Her example may relate more to having larger committees, than a larger House per se. However, as explained in Section NIne of TTO, the committees and subcommittees are where all the work gets done. The House chamber itself is largely relegated to the formal voting process itself as well as ceremonial activities.
That notwithstanding, Professor Allen’s illustration is as follows:
Certainly her point about employing “new practices and tools” to facilitate deliberation in a scaled-up House of Representatives applies to the whole body as well as to their various committees and subcommittees.Over the past five years, I’ve chaired three large task forces, including one on civic education, as well as the American Academy of Arts and Sciences’ commission on the future of democracy that motivates these columns. Each had a minimum of three co-chairs. We used this triumvirate structure to get a diversity of perspective into the leadership. We also built bigger task forces than in a past era, again to optimize for inclusion of the full range of relevant viewpoints. We operated a committee of 40 where the number would have been set at 20 in another era.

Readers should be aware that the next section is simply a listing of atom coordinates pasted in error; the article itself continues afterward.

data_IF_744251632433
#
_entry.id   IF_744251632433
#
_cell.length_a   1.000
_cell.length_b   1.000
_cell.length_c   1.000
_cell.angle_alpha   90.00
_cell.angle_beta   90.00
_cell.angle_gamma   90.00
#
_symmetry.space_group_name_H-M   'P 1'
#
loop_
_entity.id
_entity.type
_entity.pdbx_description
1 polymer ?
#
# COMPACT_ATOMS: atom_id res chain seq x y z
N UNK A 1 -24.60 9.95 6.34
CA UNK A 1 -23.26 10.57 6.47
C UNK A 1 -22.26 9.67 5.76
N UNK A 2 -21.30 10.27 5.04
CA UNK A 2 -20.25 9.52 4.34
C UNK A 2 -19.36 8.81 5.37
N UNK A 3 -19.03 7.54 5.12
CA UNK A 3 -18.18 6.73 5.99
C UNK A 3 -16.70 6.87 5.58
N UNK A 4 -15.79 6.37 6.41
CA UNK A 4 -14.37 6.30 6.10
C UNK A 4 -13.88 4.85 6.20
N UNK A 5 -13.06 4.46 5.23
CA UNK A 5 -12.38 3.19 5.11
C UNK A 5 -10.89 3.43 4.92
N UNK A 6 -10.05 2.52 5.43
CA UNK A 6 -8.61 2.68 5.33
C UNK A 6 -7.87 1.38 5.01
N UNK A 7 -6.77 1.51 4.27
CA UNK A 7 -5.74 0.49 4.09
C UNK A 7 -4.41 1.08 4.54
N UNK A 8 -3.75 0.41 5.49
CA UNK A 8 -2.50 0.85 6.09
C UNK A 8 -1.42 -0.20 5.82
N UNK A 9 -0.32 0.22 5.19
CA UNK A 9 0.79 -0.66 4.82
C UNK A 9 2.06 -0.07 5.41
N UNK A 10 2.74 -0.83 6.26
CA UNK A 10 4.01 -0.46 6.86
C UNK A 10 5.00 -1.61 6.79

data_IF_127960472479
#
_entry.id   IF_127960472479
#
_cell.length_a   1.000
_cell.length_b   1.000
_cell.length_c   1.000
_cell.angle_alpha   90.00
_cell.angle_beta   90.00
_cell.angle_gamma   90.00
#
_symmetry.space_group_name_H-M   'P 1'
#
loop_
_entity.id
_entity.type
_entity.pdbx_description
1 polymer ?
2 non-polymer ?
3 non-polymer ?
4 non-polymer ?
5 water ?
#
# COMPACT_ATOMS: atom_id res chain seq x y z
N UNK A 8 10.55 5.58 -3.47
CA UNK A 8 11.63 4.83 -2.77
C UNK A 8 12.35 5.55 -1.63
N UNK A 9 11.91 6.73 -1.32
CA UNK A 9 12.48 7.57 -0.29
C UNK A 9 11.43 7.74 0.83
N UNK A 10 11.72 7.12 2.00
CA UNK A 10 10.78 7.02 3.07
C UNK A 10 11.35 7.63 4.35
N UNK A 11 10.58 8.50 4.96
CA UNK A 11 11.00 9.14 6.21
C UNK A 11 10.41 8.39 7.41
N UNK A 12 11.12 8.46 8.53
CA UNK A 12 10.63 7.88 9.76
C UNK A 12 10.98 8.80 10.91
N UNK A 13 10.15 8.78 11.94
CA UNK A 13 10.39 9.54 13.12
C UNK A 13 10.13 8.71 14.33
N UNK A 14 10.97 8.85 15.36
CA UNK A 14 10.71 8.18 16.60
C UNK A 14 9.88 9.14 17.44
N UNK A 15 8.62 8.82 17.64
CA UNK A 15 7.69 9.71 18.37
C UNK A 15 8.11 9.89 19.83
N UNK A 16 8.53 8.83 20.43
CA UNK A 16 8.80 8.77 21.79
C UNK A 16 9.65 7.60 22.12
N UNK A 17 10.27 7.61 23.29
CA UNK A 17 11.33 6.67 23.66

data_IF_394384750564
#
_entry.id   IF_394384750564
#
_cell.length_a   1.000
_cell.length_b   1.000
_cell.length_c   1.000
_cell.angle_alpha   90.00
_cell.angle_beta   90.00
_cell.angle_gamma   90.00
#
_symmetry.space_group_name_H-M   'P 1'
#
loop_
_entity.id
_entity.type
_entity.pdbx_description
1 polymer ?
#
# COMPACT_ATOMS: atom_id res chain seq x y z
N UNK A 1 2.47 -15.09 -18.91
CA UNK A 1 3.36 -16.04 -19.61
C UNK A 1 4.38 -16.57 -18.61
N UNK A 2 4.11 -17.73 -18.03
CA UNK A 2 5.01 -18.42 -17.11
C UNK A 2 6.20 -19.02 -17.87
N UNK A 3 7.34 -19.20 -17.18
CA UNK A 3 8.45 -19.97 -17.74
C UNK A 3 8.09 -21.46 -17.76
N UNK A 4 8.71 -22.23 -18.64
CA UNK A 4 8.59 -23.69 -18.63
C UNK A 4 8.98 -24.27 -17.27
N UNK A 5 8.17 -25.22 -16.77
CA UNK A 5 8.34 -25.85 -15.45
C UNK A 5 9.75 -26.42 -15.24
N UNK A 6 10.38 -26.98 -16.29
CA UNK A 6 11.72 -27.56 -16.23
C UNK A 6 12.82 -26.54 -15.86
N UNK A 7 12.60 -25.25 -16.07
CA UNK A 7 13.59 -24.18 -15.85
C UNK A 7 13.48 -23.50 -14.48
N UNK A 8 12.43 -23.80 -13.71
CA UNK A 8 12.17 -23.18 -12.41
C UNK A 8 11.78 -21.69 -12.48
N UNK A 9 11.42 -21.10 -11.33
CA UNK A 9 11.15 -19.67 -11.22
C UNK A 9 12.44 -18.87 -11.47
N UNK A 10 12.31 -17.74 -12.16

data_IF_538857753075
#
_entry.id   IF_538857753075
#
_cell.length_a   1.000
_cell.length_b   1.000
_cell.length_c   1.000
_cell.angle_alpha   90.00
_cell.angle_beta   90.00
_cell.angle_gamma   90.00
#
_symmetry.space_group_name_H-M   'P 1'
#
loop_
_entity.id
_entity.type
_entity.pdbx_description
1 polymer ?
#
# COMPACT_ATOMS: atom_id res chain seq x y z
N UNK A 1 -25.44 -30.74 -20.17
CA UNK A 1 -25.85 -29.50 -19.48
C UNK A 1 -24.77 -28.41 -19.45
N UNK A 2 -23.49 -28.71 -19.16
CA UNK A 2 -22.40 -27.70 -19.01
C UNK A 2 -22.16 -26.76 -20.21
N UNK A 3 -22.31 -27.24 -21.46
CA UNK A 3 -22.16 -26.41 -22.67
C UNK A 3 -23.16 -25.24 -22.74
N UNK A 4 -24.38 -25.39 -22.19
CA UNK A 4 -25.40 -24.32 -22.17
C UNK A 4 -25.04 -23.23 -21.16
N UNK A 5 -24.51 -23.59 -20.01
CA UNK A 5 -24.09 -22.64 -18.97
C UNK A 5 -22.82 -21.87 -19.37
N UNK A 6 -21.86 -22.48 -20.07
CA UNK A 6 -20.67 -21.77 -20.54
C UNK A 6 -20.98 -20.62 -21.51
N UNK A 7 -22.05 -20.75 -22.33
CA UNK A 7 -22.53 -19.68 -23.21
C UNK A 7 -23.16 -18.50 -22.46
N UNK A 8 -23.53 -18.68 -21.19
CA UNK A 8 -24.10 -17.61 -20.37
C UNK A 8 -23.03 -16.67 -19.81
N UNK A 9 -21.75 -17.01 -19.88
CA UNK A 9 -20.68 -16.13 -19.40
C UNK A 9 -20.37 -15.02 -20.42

As we shifted to these scaled-up forms of operation, we introduced new tools. They included digital discovery tools such as instant polls and word clouds to bring a range of viewpoints to the surface, breakout groups and structured deliberations to make progress on specific questions, and rapid prioritization exercises with sticky notes on wall boards.
These are small examples, but the point is that a host of new practices and tools are being developed as people learn how to carry out the work of deliberation in larger and more diverse committees. In 1929, people might have thought it wasn’t possible to do good work with an assembly of more than 435 people. But now, nearly 100 years later, much more is possible.
Read the editorial here: The House was supposed to grow with population. It didn’t. Let’s fix that.